http://www.mcachicago.org/

http://www.hydeparkart.org/exhibitions/2012/09/two_histories_of_the_world.php

Jason Pallas

Jason Thomas Pallas (USA) has worked on collaborative, community-based projects for the past 8 years. As an example, he founded an after-school and summer arts organization for at-risk Latino youth called “Art Y Más”. In his artistic practice, J. Thomas has teamed up with the late activist Beauty Turner for a series of Ghetto Bus Tours, where participants visit Chicago Housing Authority sites to interact with the residents for mutual understanding. In general, Pallas’ work occupies the intersection of the popular, the personal, and the political.

http://jthomaspallas.com

Kevin Kaempf

“People Powered”, formed by Kevin Kaempf (USA) and Lora Lode(USA), designs experimental pilot programs that integrate art, environmentalism, and communities. Examples are the re-use of bikes (“Shared: Chicago Blue Bikes”) and the recycling of excess latex paint (“Loop Limited”). By presenting these projects in exhibitions and public locations in the city, People Powered creates a platform for discussing how these practices may intersect.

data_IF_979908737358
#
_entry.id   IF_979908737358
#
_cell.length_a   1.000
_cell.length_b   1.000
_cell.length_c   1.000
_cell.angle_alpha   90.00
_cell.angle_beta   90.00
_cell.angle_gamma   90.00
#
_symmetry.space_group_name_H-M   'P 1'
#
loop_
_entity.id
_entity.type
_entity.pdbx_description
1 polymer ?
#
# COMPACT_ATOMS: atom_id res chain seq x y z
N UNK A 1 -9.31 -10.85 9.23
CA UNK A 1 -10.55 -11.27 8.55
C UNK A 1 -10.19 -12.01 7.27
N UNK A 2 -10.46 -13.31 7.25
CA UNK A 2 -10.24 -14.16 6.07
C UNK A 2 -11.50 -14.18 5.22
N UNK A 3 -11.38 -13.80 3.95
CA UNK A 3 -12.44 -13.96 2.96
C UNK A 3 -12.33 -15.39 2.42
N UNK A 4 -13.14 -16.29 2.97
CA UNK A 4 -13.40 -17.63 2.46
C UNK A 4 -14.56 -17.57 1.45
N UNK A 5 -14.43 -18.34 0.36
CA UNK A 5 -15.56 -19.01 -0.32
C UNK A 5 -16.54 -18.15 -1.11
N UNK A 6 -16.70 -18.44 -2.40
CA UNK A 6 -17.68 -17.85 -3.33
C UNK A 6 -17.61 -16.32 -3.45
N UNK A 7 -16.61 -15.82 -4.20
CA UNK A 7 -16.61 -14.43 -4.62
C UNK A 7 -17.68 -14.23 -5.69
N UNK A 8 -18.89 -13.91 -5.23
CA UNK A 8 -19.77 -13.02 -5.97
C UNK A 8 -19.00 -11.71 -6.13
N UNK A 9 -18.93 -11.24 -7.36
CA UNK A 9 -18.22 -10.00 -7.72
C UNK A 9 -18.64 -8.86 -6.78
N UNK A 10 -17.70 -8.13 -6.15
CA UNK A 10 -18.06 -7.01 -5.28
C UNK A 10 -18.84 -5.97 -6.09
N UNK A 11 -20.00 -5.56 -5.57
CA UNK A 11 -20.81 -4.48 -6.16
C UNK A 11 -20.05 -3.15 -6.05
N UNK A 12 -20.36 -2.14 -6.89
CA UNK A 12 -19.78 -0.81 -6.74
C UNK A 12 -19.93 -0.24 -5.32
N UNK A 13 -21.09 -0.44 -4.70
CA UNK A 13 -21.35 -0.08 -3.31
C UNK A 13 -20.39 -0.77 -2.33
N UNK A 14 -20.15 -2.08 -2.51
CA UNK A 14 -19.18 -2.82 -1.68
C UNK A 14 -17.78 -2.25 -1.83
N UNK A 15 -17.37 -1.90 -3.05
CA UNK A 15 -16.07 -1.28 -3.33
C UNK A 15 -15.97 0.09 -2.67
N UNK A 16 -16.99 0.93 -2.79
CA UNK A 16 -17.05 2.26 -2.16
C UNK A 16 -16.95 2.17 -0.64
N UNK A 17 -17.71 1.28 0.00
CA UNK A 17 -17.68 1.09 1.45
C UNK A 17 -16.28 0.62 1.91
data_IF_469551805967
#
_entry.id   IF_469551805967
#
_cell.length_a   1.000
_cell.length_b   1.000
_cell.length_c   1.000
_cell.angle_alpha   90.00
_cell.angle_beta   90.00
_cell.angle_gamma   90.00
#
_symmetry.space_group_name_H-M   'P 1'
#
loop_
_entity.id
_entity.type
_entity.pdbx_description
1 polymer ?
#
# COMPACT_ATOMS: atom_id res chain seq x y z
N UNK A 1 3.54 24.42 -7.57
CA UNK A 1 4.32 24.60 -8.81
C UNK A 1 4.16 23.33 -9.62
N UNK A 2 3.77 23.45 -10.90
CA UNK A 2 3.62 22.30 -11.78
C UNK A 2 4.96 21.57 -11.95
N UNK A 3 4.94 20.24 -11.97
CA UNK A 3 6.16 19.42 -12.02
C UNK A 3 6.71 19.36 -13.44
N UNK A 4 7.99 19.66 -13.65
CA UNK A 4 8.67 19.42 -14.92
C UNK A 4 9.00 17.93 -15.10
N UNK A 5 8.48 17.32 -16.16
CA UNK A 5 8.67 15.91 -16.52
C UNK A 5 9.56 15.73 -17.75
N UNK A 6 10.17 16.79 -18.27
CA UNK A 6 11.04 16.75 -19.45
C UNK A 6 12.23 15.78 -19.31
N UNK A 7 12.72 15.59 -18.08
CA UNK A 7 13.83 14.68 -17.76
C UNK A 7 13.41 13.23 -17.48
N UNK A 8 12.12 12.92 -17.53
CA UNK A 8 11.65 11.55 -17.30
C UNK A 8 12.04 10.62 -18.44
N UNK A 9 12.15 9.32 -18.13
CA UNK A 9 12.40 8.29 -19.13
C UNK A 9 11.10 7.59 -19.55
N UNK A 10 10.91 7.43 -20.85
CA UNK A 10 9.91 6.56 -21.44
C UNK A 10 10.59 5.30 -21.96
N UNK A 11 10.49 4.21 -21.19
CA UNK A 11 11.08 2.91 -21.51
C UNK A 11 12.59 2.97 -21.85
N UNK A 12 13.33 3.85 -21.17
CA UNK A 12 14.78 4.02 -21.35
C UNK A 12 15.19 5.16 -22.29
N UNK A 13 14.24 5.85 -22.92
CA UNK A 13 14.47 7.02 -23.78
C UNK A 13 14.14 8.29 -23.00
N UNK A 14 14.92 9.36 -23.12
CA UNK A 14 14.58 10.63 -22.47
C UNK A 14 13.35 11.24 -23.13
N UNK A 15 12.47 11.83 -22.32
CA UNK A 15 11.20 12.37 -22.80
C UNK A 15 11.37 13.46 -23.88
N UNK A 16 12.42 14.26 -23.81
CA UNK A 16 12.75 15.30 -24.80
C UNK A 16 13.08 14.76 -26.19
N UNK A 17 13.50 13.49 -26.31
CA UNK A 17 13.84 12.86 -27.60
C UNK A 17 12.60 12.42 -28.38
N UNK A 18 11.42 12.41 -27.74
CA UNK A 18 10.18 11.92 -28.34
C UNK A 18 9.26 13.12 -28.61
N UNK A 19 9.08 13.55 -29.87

http://www.peoplepowered.org

Rune Peitersen

Rune Peitersen (NL) is a visual artist, focusing on the retinal, but this doesn’t exclude taking position in society as an artist, when needed. Together with other artists Peitersen initiated Platform Re-set, an action group using the knowledge and tools that artists have, to react to alarming recent developments in the political climate in the Netherlands: “At the moment artists and the arts are being talked about, not addressed directly. We want to reaffirm our position in society. “